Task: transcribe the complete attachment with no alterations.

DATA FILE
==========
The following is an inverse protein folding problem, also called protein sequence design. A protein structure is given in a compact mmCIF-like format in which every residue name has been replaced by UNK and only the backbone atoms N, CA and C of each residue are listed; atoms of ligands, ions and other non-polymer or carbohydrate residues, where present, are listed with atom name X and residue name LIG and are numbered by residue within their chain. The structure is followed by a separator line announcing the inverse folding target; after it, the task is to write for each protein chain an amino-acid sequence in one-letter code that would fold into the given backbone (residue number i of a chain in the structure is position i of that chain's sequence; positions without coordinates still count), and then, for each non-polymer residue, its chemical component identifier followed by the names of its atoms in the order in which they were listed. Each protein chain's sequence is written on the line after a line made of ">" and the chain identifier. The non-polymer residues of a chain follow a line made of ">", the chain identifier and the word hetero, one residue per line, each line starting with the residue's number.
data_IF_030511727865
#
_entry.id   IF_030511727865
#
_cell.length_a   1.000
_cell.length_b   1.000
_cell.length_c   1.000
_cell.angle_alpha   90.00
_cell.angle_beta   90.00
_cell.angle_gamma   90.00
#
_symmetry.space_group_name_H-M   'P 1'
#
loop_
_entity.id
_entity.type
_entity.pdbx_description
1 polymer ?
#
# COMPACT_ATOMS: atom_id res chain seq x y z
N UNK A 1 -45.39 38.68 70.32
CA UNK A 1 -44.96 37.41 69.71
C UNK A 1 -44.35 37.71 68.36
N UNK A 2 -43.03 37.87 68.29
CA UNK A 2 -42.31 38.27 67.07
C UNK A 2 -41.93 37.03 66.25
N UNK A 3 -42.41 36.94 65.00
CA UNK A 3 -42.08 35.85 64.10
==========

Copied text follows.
The following is an inverse protein folding problem, also called protein sequence design. A protein structure is given in a compact mmCIF-like format in which every residue name has been replaced by UNK and only the backbone atoms N, CA and C of each residue are listed; atoms of ligands, ions and other non-polymer or carbohydrate residues, where present, are listed with atom name X and residue name LIG and are numbered by residue within their chain. The structure is followed by a separator line announcing the inverse folding target; after it, the task is to write for each protein chain an amino-acid sequence in one-letter code that would fold into the given backbone (residue number i of a chain in the structure is position i of that chain's sequence; positions without coordinates still count), and then, for each non-polymer residue, its chemical component identifier followed by the names of its atoms in the order in which they were listed. Each protein chain's sequence is written on the line after a line made of ">" and the chain identifier. The non-polymer residues of a chain follow a line made of ">", the chain identifier and the word hetero, one residue per line, each line starting with the residue's number.
data_IF_030511727865
#
_entry.id   IF_030511727865
#
_cell.length_a   1.000
_cell.length_b   1.000
_cell.length_c   1.000
_cell.angle_alpha   90.00
_cell.angle_beta   90.00
_cell.angle_gamma   90.00
#
_symmetry.space_group_name_H-M   'P 1'
#
loop_
_entity.id
_entity.type
_entity.pdbx_description
1 polymer ?
#
# COMPACT_ATOMS: atom_id res chain seq x y z
N UNK A 1 -45.39 38.68 70.32
CA UNK A 1 -44.96 37.41 69.71
C UNK A 1 -44.35 37.71 68.36
N UNK A 2 -43.03 37.87 68.29
CA UNK A 2 -42.31 38.27 67.07
C UNK A 2 -41.93 37.03 66.25
N UNK A 3 -42.41 36.94 65.00
CA UNK A 3 -42.08 35.85 64.10